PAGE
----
Legislature Should be Careful About Expanding Governor’s Power

“The view that Louisiana’s chief executives have traditionally wielded greater political influence than their counterparts in other states is shared by most, if not all, students of Louisiana history.”

That quote is from former governor Edwin Edwards in an article he wrote for the Journal of the Louisiana Historical Association a number of years ago. He was writing about the “unusually dominant position” of Louisiana’s governor in state politics compared to those in other states. He attributed much of that dominance to the authority our governors have to make political appointments.

That has been the case throughout the state’s history, and it continues to this day. State law allows the governor to choose members of almost 500 state boards and commissions.

That’s why it was disconcerting to see several bills filed this session that would greatly increase that already expansive authority. Two have been of particular concern to us at the Council for A Better Louisiana.

One bill sought to expand the governor’s power to appoint not only many members of boards, but also their chairs and officers. That would be a huge increase in the authority of a governor. And because it specifically referenced “officers,” it potentially opened the door for a governor to choose the presidents of all the state’s university and technical college systems – officers that are now selected by the boards themselves.

Besides being an unorthodox approach, it could potentially politicize aspects of higher education in way that we haven’t seen in decades.

The good news is that after hearing the concerns raised by various public policy groups and the media, the Senate wisely voted to scale back a major chunk of that proposed shift in power.

But another bill that is still moving through the process is equally troubling. It deals with the Louisiana Board of Ethics. That board is made up of 11 members, seven appointed by the governor and two each appointed by the House of Representatives and the Senate.

Many years ago, the Legislature recognized that this was a politically sensitive agency and sought to insulate it from politics by setting up a two-step process for board appointments. The presidents of the state’s private colleges develop a list of five nominees for each board position, selected from every region of the state. They present those to the governor and the Legislature, who in turn, must make their appointments from that vetted list.  This legislation would scrap that process and allow the governor and the Legislature to make their own appointments to the board.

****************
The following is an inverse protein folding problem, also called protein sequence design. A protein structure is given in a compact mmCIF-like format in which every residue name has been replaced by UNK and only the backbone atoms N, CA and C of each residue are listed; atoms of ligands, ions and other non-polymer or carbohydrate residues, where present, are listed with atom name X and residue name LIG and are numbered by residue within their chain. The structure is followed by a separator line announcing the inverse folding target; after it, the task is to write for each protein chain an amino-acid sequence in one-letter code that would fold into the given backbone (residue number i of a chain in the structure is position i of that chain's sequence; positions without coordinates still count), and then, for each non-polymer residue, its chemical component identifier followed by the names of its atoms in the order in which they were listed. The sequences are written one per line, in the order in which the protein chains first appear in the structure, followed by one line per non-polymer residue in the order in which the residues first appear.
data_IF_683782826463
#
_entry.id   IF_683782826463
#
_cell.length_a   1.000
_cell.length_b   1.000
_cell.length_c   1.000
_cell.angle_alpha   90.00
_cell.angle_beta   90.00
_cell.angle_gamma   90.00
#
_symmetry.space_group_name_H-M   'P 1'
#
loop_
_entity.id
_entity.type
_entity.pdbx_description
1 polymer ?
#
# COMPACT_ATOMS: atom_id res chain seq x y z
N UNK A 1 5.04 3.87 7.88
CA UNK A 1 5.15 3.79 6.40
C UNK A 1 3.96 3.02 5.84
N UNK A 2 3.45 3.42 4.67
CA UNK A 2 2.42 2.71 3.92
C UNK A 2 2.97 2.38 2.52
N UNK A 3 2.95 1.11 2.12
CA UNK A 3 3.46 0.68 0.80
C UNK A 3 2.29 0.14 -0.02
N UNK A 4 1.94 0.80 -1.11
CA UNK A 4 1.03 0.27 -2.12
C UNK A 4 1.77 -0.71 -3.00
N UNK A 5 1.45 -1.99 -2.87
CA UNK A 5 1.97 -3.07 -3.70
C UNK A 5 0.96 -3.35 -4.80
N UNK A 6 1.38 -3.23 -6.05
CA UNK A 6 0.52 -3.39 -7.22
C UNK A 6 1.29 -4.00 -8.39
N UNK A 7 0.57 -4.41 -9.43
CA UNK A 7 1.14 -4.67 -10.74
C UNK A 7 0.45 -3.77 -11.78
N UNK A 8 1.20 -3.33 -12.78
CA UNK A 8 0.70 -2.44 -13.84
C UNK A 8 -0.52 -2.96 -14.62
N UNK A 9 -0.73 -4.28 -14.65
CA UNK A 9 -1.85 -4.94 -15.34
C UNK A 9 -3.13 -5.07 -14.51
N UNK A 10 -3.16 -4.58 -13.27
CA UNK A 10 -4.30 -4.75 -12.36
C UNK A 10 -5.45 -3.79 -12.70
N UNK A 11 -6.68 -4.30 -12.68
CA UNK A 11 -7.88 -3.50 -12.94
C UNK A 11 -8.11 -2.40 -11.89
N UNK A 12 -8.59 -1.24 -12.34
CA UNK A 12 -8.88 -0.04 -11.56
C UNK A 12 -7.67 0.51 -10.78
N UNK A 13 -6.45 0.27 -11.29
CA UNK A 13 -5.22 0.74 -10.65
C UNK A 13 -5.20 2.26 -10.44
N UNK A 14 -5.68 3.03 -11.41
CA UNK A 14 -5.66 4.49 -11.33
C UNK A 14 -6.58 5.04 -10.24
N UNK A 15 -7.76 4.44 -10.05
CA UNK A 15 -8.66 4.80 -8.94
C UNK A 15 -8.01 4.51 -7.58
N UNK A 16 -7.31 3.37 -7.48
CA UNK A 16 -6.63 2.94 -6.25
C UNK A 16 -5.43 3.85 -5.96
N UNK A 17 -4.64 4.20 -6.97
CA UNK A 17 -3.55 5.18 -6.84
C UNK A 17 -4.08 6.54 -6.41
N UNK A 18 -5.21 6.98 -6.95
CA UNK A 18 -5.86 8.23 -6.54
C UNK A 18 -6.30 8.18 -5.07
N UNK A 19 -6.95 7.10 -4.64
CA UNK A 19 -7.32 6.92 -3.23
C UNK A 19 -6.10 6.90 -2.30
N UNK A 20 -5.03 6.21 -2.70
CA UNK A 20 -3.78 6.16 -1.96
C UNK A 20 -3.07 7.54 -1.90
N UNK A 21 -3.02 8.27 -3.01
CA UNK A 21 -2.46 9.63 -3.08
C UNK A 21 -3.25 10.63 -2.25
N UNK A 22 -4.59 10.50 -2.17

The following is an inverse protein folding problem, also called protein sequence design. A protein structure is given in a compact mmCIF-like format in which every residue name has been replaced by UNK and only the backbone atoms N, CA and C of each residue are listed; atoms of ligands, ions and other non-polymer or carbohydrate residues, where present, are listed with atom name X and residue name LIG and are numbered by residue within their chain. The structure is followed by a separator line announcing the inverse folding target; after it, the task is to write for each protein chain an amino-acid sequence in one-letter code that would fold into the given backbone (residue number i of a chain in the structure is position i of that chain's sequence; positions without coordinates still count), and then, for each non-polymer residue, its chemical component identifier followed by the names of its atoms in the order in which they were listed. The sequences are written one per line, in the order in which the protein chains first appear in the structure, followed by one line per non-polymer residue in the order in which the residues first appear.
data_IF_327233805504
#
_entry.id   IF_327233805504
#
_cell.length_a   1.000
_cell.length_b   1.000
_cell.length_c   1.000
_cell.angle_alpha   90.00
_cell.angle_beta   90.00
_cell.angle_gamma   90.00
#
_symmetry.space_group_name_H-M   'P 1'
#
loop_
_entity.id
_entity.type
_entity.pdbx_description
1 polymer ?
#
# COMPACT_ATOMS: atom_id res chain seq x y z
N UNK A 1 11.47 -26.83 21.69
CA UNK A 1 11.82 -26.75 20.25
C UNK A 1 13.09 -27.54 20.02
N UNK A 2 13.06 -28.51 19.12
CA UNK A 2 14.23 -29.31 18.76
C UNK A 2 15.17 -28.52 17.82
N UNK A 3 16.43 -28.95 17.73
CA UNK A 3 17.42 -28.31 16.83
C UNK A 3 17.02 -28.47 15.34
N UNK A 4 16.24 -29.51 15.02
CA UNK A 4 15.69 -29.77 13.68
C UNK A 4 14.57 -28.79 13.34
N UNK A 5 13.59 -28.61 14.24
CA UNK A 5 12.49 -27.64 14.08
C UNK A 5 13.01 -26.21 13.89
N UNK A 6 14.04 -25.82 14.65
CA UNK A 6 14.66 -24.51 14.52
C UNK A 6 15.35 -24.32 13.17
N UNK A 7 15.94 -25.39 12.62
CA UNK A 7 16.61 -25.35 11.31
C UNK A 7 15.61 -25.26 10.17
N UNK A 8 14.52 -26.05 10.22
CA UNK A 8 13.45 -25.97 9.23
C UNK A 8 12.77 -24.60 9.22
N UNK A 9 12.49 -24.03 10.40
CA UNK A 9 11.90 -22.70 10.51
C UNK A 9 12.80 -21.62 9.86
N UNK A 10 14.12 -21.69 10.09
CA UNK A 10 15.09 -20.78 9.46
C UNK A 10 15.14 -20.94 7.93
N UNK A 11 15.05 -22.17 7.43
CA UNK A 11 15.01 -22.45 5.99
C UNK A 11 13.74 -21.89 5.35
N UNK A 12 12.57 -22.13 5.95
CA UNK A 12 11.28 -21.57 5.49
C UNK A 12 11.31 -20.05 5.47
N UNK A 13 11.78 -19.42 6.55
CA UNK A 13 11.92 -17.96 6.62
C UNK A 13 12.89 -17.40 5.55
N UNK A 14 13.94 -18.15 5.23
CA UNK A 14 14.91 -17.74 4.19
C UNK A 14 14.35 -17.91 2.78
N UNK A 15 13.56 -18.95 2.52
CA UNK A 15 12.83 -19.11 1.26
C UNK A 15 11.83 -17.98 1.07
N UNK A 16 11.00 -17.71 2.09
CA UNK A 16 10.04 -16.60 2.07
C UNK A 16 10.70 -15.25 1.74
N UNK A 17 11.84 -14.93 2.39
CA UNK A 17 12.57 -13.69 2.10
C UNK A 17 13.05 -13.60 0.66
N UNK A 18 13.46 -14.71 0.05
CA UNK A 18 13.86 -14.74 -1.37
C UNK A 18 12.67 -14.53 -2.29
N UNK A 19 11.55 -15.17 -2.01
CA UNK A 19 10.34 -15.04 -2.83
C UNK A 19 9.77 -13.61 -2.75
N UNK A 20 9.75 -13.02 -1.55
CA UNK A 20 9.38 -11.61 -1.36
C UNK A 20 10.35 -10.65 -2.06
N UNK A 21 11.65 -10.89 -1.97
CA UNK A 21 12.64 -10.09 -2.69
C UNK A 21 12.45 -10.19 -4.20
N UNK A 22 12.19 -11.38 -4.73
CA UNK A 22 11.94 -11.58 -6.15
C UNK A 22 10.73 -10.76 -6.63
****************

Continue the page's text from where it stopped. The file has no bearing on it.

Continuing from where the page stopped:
CABL believes changing this process would be a step in the wrong direction. This is the board that is charged with enforcing the state’s ethics laws. Of all the boards in the state, this would be one where you would want to remove possible political interference as much as possible.

And yet, this legislation says nothing about that and eliminates one of the only safeguards we have to prevent a more politicized board of ethics. If this passes, and a governor wanted to appoint seven members who were all major political donors, there would be little to stop it. Given Louisiana’s ethical challenges of the past, that would certainly be cause for alarm.

To be clear, CABL’s concerns have nothing to do with our current governor. We recognize that sometimes when a new Legislature comes in, lawmakers might have a tendency to look at proposals like this through the lens of the current leadership and not see much harm. We tend to think about it in terms of a future where circumstances might be different and consider whether this is a power that might one day be abused.

Good government is a series of checks and balances. We put speedbumps and guardrails in place on purpose, not to make governing more difficult, but to ensure too much power isn’t concentrated all in one place.

Fortunately, when others outside the Legislature brought the potential harms of the first bill to light, lawmakers responded and reined in much of that transfer of power.

Hopefully, they will follow suit and maintain the integrity of one of the few watchdogs we have over the ethical behavior of our public servants.

(This column originally appeared in The Advocate/Times-Picayune on May 10, 2024.)

Return to Post Archive